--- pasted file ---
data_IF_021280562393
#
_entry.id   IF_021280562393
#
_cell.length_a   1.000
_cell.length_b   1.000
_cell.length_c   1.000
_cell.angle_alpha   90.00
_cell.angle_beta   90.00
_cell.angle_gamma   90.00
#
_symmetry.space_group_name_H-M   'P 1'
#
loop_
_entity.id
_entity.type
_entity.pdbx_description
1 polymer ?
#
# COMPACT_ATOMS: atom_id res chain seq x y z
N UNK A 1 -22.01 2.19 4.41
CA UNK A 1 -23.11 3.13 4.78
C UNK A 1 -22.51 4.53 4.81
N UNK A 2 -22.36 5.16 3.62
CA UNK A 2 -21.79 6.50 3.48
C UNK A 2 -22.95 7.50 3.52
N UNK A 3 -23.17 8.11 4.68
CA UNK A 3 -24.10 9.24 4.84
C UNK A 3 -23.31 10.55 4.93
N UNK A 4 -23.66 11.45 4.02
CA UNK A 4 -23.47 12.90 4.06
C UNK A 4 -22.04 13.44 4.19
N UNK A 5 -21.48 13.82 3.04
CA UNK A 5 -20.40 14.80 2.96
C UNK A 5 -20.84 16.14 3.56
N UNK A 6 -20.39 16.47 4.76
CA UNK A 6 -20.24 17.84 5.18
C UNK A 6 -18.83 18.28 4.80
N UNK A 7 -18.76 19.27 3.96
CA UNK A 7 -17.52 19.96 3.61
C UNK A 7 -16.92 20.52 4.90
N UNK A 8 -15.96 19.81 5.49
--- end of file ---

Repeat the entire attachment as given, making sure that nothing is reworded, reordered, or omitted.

data_IF_021280562393
#
_entry.id   IF_021280562393
#
_cell.length_a   1.000
_cell.length_b   1.000
_cell.length_c   1.000
_cell.angle_alpha   90.00
_cell.angle_beta   90.00
_cell.angle_gamma   90.00
#
_symmetry.space_group_name_H-M   'P 1'
#
loop_
_entity.id
_entity.type
_entity.pdbx_description
1 polymer ?
#
# COMPACT_ATOMS: atom_id res chain seq x y z
N UNK A 1 -22.01 2.19 4.41
CA UNK A 1 -23.11 3.13 4.78
C UNK A 1 -22.51 4.53 4.81
N UNK A 2 -22.36 5.16 3.62
CA UNK A 2 -21.79 6.50 3.48
C UNK A 2 -22.95 7.50 3.52
N UNK A 3 -23.17 8.11 4.68
CA UNK A 3 -24.10 9.24 4.84
C UNK A 3 -23.31 10.55 4.93
N UNK A 4 -23.66 11.45 4.02
CA UNK A 4 -23.47 12.90 4.06
C UNK A 4 -22.04 13.44 4.19
N UNK A 5 -21.48 13.82 3.04
CA UNK A 5 -20.40 14.80 2.96
C UNK A 5 -20.84 16.14 3.56
N UNK A 6 -20.39 16.47 4.76
CA UNK A 6 -20.24 17.84 5.18
C UNK A 6 -18.83 18.28 4.80
N UNK A 7 -18.76 19.27 3.96
CA UNK A 7 -17.52 19.96 3.61
C UNK A 7 -16.92 20.52 4.90
N UNK A 8 -15.96 19.81 5.49